Medication bundling service for COVID-19 management

By Anjana Sengar and Trupti Kulkarni

At the onset of the global pandemic, healthcare systems were overwhelmed with the global shortage of personal protective equipment (PPE). Organizations like the World Health Organization, the Canadian Cardiovascular Society, and Ontario Health all issued recommendations to facilitate optimal PPE availability and to reduce in-hospital spread of COVID-19. These guidelines advised minimizing the number of times healthcare workers need to enter a patient’s room. One strategy to achieve this is to bundle or cluster healthcare activities.

Trillium Health Partners (THP) is one of the largest health systems in Canada. It is situated in the Peel Region of Ontario, which has seen a large proportion of COVID-19 and patients under investigation (PUI) admits since March 2020. For patients admitted with infectious diseases and requiring isolation, standard practice at our hospital did not include having medications reviewed specifically for medication bundling. With the guidelines for minimizing spread and optimizing PPE in mind, the pharmacy department identified a need to focus on bundling medication management at our organization. Through this initiative, we aimed to optimize the safety of healthcare workers (primarily nurses) by decreasing unnecessary exposure. We also intended to enhance the safety of patients through improved traffic control, thus reducing the risk of in-hospital transmissions and conserving hospital PPE supply.


Medication bundling is a pharmacist-led initiative at THP which includes holding non-essential medications and reducing the dosing frequency of medications by considering extended-release products. We also synchronize medication administration with procedures or meals, in consultation with the patient’s nurse, and we reassess the frequency of blood work required for therapeutic drug monitoring. Pharmacists review all requests for drug levels and prioritize them based on urgency.  We recommend drawing level at the same time the nurse would be entering the room for other bloodwork or care. Clinical pharmacists at THP are able to perform these duties under a pharmacist clinical scope of practice policy our organization recently implemented. (See “Pharmacists’ clinical scope of practice.”) This initiative has been well received by both nursing staff and pharmacy staff.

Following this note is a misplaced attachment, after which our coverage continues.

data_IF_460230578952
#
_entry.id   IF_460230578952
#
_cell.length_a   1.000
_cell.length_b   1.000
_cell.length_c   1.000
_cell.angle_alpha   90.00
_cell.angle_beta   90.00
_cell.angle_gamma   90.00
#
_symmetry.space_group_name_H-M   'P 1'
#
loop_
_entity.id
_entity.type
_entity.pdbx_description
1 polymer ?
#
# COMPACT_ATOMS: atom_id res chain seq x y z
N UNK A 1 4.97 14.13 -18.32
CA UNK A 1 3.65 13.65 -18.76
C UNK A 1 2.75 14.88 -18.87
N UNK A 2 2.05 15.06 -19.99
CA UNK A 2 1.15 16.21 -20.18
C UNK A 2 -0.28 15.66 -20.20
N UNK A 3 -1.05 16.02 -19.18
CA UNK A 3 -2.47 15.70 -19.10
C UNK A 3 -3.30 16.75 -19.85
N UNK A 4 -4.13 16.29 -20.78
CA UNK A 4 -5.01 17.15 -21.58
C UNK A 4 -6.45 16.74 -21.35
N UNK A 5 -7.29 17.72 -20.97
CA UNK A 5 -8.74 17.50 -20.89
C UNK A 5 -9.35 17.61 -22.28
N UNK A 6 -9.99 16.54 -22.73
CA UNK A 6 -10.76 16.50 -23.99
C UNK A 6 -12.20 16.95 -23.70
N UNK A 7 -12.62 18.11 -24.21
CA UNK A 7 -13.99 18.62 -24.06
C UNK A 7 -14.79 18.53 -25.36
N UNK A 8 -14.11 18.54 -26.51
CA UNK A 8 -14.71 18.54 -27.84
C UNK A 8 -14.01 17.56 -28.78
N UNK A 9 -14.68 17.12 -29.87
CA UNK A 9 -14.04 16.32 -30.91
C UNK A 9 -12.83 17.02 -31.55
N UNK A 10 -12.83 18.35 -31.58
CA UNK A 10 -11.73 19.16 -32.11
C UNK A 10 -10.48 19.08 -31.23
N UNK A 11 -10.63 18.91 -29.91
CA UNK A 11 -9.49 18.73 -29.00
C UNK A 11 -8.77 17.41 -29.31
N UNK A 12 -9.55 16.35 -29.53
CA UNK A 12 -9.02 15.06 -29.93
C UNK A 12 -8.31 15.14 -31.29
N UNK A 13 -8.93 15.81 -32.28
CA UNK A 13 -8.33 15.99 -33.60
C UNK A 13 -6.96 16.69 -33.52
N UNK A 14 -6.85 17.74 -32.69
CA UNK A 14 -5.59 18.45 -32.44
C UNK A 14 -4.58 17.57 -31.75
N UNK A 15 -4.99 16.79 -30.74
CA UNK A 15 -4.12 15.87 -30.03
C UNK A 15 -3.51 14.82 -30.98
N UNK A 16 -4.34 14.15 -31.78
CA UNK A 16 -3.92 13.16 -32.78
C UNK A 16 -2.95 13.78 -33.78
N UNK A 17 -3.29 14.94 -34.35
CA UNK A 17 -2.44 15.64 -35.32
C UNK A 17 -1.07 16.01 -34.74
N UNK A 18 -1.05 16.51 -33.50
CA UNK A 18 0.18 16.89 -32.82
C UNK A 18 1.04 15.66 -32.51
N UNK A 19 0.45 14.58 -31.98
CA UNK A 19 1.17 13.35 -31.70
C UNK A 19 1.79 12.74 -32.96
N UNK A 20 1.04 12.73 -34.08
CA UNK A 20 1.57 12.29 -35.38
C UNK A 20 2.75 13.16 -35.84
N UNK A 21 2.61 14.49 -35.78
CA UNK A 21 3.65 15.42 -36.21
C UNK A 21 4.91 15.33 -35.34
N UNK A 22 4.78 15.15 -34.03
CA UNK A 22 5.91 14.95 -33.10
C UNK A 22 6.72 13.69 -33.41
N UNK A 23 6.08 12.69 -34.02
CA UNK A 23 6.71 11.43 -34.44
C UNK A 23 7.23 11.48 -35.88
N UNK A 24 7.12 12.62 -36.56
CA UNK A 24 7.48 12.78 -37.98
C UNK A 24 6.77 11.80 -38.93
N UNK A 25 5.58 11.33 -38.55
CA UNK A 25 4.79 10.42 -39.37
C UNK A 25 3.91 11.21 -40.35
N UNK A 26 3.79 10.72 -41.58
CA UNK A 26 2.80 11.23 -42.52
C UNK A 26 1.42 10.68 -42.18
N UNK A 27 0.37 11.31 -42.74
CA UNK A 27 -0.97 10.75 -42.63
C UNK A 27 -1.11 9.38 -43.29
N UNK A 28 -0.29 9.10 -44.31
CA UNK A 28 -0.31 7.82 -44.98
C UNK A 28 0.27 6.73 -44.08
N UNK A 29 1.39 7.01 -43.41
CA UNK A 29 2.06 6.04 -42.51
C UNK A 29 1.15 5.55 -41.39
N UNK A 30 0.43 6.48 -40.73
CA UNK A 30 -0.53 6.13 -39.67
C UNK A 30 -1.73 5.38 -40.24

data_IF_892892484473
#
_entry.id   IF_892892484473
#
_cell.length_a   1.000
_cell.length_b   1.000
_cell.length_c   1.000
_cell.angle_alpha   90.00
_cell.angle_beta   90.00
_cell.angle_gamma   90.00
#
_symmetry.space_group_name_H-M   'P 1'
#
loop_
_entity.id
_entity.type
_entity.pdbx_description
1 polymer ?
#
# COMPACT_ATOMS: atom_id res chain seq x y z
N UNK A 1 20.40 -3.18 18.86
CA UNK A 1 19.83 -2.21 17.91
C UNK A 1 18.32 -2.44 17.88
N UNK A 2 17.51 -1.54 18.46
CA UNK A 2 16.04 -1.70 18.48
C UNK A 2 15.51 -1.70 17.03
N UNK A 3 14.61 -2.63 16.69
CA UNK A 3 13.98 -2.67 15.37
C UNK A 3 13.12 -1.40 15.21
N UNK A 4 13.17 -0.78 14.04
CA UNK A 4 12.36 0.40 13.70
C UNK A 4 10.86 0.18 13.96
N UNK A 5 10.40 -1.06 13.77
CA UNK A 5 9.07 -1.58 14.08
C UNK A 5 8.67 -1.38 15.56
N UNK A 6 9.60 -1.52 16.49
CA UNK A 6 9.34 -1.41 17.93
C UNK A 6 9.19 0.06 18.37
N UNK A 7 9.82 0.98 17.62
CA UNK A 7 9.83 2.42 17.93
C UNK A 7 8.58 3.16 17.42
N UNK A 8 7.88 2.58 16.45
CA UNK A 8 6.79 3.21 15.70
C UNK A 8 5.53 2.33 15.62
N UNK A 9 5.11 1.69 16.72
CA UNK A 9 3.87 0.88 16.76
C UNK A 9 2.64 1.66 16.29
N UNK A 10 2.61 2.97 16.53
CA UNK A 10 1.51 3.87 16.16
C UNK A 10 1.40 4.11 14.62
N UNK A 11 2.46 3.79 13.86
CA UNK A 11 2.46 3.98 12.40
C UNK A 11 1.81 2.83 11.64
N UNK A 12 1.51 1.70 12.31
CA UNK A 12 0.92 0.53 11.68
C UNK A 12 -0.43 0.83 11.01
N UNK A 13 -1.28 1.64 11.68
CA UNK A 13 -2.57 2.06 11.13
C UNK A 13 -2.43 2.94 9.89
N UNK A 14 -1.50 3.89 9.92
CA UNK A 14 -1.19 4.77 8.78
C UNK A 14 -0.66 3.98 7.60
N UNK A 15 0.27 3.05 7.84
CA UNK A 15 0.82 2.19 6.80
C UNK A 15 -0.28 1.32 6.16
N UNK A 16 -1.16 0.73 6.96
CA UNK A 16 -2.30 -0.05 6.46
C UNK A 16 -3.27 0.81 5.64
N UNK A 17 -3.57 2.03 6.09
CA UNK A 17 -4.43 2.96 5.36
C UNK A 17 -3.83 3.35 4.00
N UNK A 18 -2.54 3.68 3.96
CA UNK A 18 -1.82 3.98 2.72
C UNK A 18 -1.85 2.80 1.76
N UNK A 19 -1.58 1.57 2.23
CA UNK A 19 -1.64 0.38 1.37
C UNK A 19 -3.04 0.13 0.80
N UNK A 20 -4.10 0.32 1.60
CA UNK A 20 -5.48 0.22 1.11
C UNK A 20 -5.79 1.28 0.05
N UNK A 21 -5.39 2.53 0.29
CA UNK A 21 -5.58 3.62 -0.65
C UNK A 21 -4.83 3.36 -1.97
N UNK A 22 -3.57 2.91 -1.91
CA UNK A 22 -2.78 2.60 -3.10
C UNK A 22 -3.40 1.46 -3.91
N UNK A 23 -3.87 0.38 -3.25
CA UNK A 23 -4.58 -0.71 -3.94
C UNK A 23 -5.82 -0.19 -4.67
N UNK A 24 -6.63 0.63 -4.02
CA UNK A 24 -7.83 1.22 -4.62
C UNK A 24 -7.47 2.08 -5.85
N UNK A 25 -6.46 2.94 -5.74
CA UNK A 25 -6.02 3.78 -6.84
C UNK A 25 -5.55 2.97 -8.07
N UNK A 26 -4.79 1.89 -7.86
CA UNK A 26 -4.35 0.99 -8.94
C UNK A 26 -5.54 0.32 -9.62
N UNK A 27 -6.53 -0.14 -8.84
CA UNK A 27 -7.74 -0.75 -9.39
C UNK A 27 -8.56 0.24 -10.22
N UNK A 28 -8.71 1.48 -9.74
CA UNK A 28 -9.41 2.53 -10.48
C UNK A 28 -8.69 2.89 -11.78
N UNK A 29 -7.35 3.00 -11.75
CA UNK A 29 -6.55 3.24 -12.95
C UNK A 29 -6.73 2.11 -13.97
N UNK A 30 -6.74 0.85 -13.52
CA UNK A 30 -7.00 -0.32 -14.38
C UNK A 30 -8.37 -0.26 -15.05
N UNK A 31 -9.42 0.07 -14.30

Like other frontline healthcare workers, during the pandemic pharmacists have had to find ways to rapidly respond to the needs of their patients and their colleagues.  Despite the added workload, these innovations gave pharmacists a deep level of satisfaction, knowing they were actively contributing to the safety and well-being of their patients and fellow health care providers.

 

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